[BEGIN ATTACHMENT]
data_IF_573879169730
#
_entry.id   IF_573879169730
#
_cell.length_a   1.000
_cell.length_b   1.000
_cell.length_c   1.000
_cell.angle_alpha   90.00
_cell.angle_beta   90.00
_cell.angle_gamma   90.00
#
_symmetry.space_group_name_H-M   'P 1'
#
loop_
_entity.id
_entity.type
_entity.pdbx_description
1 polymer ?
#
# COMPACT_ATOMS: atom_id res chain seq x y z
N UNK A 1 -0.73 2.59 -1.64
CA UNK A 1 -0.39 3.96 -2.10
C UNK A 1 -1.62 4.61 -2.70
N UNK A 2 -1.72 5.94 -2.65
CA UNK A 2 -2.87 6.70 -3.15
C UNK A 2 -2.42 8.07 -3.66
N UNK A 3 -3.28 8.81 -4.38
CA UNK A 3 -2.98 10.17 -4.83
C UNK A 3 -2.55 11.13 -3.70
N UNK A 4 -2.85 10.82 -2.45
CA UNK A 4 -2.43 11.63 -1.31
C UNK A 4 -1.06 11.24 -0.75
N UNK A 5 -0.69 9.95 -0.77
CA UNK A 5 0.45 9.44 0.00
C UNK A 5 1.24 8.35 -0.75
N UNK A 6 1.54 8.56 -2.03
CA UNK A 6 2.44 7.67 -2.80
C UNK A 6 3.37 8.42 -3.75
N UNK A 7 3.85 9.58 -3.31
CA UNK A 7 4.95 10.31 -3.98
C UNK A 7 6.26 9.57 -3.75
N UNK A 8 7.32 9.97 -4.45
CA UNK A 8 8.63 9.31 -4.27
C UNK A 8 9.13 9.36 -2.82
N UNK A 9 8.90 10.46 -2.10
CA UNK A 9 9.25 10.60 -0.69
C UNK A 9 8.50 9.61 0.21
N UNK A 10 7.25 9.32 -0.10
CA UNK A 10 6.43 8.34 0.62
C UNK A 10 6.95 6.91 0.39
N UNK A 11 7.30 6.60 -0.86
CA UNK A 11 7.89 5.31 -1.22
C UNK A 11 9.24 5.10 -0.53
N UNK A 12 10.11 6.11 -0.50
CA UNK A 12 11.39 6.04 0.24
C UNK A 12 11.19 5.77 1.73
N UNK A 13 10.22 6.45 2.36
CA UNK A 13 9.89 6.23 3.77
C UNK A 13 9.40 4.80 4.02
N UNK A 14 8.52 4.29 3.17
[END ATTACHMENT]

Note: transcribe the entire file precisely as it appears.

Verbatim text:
data_IF_573879169730
#
_entry.id   IF_573879169730
#
_cell.length_a   1.000
_cell.length_b   1.000
_cell.length_c   1.000
_cell.angle_alpha   90.00
_cell.angle_beta   90.00
_cell.angle_gamma   90.00
#
_symmetry.space_group_name_H-M   'P 1'
#
loop_
_entity.id
_entity.type
_entity.pdbx_description
1 polymer ?
#
# COMPACT_ATOMS: atom_id res chain seq x y z
N UNK A 1 -0.73 2.59 -1.64
CA UNK A 1 -0.39 3.96 -2.10
C UNK A 1 -1.62 4.61 -2.70
N UNK A 2 -1.72 5.94 -2.65
CA UNK A 2 -2.87 6.70 -3.15
C UNK A 2 -2.42 8.07 -3.66
N UNK A 3 -3.28 8.81 -4.38
CA UNK A 3 -2.98 10.17 -4.83
C UNK A 3 -2.55 11.13 -3.70
N UNK A 4 -2.85 10.82 -2.45
CA UNK A 4 -2.43 11.63 -1.31
C UNK A 4 -1.06 11.24 -0.75
N UNK A 5 -0.69 9.95 -0.77
CA UNK A 5 0.45 9.44 0.00
C UNK A 5 1.24 8.35 -0.75
N UNK A 6 1.54 8.56 -2.03
CA UNK A 6 2.44 7.67 -2.80
C UNK A 6 3.37 8.42 -3.75
N UNK A 7 3.85 9.58 -3.31
CA UNK A 7 4.95 10.31 -3.98
C UNK A 7 6.26 9.57 -3.75
N UNK A 8 7.32 9.97 -4.45
CA UNK A 8 8.63 9.31 -4.27
C UNK A 8 9.13 9.36 -2.82
N UNK A 9 8.90 10.46 -2.10
CA UNK A 9 9.25 10.60 -0.69
C UNK A 9 8.50 9.61 0.21
N UNK A 10 7.25 9.32 -0.10
CA UNK A 10 6.43 8.34 0.62
C UNK A 10 6.95 6.91 0.39
N UNK A 11 7.30 6.60 -0.86
CA UNK A 11 7.89 5.31 -1.22
C UNK A 11 9.24 5.10 -0.53
N UNK A 12 10.11 6.11 -0.50
CA UNK A 12 11.39 6.04 0.24
C UNK A 12 11.19 5.77 1.73
N UNK A 13 10.22 6.45 2.36
CA UNK A 13 9.89 6.23 3.77
C UNK A 13 9.40 4.80 4.02
N UNK A 14 8.52 4.29 3.17